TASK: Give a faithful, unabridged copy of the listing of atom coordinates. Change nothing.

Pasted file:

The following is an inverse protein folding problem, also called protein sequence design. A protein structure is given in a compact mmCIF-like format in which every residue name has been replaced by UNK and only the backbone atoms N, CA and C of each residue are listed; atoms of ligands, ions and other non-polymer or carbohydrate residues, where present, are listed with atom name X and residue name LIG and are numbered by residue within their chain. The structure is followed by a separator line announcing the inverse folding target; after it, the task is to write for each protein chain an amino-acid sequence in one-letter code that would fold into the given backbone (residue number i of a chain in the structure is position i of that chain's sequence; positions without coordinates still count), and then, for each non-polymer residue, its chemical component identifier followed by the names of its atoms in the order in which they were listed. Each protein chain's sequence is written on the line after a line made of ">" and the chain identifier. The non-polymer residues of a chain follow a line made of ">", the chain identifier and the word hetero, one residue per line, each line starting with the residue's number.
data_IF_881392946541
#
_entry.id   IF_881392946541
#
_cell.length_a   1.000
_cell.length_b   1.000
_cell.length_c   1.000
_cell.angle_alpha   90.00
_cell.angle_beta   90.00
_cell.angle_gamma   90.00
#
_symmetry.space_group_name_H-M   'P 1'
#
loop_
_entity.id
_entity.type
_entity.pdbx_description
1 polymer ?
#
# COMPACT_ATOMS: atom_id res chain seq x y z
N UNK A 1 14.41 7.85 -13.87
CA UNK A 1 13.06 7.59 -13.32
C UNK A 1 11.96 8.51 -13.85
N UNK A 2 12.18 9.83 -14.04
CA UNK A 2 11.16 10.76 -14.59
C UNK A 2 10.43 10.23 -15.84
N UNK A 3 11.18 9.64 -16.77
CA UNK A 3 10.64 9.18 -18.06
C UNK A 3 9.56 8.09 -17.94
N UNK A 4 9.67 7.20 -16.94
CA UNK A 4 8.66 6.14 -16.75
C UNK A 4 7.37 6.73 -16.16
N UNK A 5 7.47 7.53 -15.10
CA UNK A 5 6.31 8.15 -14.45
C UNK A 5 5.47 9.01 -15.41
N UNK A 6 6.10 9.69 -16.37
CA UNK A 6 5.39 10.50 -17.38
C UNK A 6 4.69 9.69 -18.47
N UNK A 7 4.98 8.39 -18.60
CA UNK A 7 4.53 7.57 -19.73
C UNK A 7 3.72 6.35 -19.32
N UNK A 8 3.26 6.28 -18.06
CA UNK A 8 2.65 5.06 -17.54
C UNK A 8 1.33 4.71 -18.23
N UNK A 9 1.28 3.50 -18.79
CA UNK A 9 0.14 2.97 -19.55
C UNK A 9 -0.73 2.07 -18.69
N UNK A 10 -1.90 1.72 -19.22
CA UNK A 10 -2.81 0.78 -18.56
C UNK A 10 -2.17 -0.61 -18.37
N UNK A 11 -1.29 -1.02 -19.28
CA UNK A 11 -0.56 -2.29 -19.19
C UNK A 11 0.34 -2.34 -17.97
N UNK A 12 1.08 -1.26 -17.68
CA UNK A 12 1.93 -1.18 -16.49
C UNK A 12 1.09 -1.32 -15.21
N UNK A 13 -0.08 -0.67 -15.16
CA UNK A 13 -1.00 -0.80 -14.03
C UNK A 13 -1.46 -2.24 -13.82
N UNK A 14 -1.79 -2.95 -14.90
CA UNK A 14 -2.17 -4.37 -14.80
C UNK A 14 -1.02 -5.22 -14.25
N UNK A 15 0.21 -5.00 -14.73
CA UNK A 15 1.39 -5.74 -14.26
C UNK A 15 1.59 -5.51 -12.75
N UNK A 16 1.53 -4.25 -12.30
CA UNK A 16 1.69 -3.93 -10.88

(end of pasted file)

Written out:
The following is an inverse protein folding problem, also called protein sequence design. A protein structure is given in a compact mmCIF-like format in which every residue name has been replaced by UNK and only the backbone atoms N, CA and C of each residue are listed; atoms of ligands, ions and other non-polymer or carbohydrate residues, where present, are listed with atom name X and residue name LIG and are numbered by residue within their chain. The structure is followed by a separator line announcing the inverse folding target; after it, the task is to write for each protein chain an amino-acid sequence in one-letter code that would fold into the given backbone (residue number i of a chain in the structure is position i of that chain's sequence; positions without coordinates still count), and then, for each non-polymer residue, its chemical component identifier followed by the names of its atoms in the order in which they were listed. Each protein chain's sequence is written on the line after a line made of ">" and the chain identifier. The non-polymer residues of a chain follow a line made of ">", the chain identifier and the word hetero, one residue per line, each line starting with the residue's number.
data_IF_881392946541
#
_entry.id   IF_881392946541
#
_cell.length_a   1.000
_cell.length_b   1.000
_cell.length_c   1.000
_cell.angle_alpha   90.00
_cell.angle_beta   90.00
_cell.angle_gamma   90.00
#
_symmetry.space_group_name_H-M   'P 1'
#
loop_
_entity.id
_entity.type
_entity.pdbx_description
1 polymer ?
#
# COMPACT_ATOMS: atom_id res chain seq x y z
N UNK A 1 14.41 7.85 -13.87
CA UNK A 1 13.06 7.59 -13.32
C UNK A 1 11.96 8.51 -13.85
N UNK A 2 12.18 9.83 -14.04
CA UNK A 2 11.16 10.76 -14.59
C UNK A 2 10.43 10.23 -15.84
N UNK A 3 11.18 9.64 -16.77
CA UNK A 3 10.64 9.18 -18.06
C UNK A 3 9.56 8.09 -17.94
N UNK A 4 9.67 7.20 -16.94
CA UNK A 4 8.66 6.14 -16.75
C UNK A 4 7.37 6.73 -16.16
N UNK A 5 7.47 7.53 -15.10
CA UNK A 5 6.31 8.15 -14.45
C UNK A 5 5.47 9.01 -15.41
N UNK A 6 6.10 9.69 -16.37
CA UNK A 6 5.39 10.50 -17.38
C UNK A 6 4.69 9.69 -18.47
N UNK A 7 4.98 8.39 -18.60
CA UNK A 7 4.53 7.57 -19.73
C UNK A 7 3.72 6.35 -19.32
N UNK A 8 3.26 6.28 -18.06
CA UNK A 8 2.65 5.06 -17.54
C UNK A 8 1.33 4.71 -18.23
N UNK A 9 1.28 3.50 -18.79
CA UNK A 9 0.14 2.97 -19.55
C UNK A 9 -0.73 2.07 -18.69
N UNK A 10 -1.90 1.72 -19.22
CA UNK A 10 -2.81 0.78 -18.56
C UNK A 10 -2.17 -0.61 -18.37
N UNK A 11 -1.29 -1.02 -19.28
CA UNK A 11 -0.56 -2.29 -19.19
C UNK A 11 0.34 -2.34 -17.97
N UNK A 12 1.08 -1.26 -17.68
CA UNK A 12 1.93 -1.18 -16.49
C UNK A 12 1.09 -1.32 -15.21
N UNK A 13 -0.08 -0.67 -15.16
CA UNK A 13 -1.00 -0.80 -14.03
C UNK A 13 -1.46 -2.24 -13.82
N UNK A 14 -1.79 -2.95 -14.90
CA UNK A 14 -2.17 -4.37 -14.80
C UNK A 14 -1.02 -5.22 -14.25
N UNK A 15 0.21 -5.00 -14.73
CA UNK A 15 1.39 -5.74 -14.26
C UNK A 15 1.59 -5.51 -12.75
N UNK A 16 1.53 -4.25 -12.30
CA UNK A 16 1.69 -3.93 -10.88